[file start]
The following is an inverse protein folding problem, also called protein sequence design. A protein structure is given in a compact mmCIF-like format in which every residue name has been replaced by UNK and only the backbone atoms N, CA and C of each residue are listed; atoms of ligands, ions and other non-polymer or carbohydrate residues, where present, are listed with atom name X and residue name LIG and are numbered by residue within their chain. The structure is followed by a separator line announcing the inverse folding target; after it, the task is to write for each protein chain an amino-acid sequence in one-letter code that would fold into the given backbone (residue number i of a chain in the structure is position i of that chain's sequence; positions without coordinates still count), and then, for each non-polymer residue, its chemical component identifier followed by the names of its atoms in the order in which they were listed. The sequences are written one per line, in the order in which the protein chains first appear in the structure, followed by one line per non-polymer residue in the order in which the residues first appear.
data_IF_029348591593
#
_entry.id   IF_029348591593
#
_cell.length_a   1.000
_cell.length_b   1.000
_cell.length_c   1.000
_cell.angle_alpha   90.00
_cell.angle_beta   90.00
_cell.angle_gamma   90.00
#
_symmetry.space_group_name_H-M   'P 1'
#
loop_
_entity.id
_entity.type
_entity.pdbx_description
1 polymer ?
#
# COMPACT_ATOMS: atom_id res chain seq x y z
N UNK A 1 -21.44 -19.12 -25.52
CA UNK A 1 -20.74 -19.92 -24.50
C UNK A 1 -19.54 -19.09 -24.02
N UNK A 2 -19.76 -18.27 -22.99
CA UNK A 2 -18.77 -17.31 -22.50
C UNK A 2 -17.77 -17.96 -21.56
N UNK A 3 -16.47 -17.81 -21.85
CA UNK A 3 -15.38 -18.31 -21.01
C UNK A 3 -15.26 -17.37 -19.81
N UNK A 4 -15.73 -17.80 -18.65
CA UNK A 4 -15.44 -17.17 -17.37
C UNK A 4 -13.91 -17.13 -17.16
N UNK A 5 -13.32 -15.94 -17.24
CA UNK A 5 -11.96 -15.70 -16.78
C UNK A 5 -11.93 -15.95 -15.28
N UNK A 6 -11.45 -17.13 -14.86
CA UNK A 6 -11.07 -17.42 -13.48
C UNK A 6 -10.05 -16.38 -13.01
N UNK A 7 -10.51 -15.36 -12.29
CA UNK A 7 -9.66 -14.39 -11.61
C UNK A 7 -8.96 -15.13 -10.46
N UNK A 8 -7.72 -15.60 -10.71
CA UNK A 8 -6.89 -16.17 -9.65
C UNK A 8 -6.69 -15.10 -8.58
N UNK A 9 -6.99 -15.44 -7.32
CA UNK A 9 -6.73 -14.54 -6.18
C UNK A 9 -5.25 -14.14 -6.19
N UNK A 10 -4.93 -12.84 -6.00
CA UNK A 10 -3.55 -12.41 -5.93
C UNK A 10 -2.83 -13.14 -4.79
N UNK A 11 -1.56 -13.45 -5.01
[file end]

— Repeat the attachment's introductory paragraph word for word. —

The following is an inverse protein folding problem, also called protein sequence design. A protein structure is given in a compact mmCIF-like format in which every residue name has been replaced by UNK and only the backbone atoms N, CA and C of each residue are listed; atoms of ligands, ions and other non-polymer or carbohydrate residues, where present, are listed with atom name X and residue name LIG and are numbered by residue within their chain. The structure is followed by a separator line announcing the inverse folding target; after it, the task is to write for each protein chain an amino-acid sequence in one-letter code that would fold into the given backbone (residue number i of a chain in the structure is position i of that chain's sequence; positions without coordinates still count), and then, for each non-polymer residue, its chemical component identifier followed by the names of its atoms in the order in which they were listed. The sequences are written one per line, in the order in which the protein chains first appear in the structure, followed by one line per non-polymer residue in the order in which the residues first appear.